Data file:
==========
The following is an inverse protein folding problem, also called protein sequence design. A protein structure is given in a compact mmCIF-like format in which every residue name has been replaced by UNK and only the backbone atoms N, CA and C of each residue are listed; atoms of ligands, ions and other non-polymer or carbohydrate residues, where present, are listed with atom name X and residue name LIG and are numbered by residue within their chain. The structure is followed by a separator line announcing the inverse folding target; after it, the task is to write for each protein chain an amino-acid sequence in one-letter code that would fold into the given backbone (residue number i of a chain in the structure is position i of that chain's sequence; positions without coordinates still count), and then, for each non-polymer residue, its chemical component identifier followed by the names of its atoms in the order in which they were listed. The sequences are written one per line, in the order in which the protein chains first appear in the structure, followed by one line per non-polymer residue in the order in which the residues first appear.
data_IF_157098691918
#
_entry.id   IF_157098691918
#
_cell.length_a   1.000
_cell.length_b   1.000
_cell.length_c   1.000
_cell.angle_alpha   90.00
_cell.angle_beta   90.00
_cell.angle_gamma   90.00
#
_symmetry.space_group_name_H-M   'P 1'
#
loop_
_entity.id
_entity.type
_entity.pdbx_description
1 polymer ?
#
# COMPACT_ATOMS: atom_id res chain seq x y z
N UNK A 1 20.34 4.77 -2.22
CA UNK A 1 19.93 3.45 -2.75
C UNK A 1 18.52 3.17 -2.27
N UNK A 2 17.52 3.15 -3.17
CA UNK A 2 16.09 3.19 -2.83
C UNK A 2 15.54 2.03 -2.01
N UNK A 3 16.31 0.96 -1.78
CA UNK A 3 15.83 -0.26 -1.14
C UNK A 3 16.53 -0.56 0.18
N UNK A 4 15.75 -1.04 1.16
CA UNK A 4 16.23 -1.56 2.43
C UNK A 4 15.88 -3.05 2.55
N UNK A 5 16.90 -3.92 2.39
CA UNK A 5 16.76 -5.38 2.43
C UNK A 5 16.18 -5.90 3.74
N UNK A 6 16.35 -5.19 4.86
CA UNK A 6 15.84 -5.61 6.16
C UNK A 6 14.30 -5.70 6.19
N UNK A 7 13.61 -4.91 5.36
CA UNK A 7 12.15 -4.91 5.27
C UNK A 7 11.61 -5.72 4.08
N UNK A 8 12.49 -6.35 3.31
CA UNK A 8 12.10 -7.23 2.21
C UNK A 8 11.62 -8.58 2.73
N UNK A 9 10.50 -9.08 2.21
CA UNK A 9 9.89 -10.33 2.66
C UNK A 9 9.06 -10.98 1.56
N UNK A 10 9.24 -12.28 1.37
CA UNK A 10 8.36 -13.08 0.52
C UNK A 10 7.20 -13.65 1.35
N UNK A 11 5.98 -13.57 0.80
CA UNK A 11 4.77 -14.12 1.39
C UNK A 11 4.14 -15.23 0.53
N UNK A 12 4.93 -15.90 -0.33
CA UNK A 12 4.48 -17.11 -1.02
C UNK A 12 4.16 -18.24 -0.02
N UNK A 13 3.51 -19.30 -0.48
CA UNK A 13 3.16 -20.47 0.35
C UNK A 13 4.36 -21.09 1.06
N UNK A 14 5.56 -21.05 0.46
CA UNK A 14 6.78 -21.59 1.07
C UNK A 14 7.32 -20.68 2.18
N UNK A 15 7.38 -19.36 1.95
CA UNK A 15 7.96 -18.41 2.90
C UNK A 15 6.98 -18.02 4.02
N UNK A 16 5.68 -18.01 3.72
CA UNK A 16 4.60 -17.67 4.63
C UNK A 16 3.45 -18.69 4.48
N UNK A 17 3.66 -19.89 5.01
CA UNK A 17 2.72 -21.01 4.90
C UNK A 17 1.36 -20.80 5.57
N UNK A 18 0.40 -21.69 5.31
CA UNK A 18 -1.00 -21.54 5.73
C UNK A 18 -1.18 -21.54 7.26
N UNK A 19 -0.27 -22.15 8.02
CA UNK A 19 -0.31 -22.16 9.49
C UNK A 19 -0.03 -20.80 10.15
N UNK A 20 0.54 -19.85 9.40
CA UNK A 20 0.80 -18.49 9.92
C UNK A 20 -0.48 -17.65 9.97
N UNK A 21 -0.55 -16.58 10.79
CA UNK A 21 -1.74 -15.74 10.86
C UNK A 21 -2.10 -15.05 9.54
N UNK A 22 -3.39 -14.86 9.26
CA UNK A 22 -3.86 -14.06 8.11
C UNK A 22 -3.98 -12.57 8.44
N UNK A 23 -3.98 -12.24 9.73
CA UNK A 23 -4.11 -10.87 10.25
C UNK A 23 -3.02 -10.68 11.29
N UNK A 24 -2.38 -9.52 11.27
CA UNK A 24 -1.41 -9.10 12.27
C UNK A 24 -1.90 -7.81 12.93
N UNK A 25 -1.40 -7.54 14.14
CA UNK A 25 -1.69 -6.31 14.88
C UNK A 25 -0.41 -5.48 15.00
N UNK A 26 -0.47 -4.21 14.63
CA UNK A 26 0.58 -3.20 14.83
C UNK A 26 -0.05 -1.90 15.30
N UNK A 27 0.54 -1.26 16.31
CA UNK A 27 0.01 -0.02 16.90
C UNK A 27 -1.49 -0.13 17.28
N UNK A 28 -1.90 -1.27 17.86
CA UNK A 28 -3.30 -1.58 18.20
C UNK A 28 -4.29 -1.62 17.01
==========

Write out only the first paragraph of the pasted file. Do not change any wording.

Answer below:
The following is an inverse protein folding problem, also called protein sequence design. A protein structure is given in a compact mmCIF-like format in which every residue name has been replaced by UNK and only the backbone atoms N, CA and C of each residue are listed; atoms of ligands, ions and other non-polymer or carbohydrate residues, where present, are listed with atom name X and residue name LIG and are numbered by residue within their chain. The structure is followed by a separator line announcing the inverse folding target; after it, the task is to write for each protein chain an amino-acid sequence in one-letter code that would fold into the given backbone (residue number i of a chain in the structure is position i of that chain's sequence; positions without coordinates still count), and then, for each non-polymer residue, its chemical component identifier followed by the names of its atoms in the order in which they were listed. The sequences are written one per line, in the order in which the protein chains first appear in the structure, followed by one line per non-polymer residue in the order in which the residues first appear.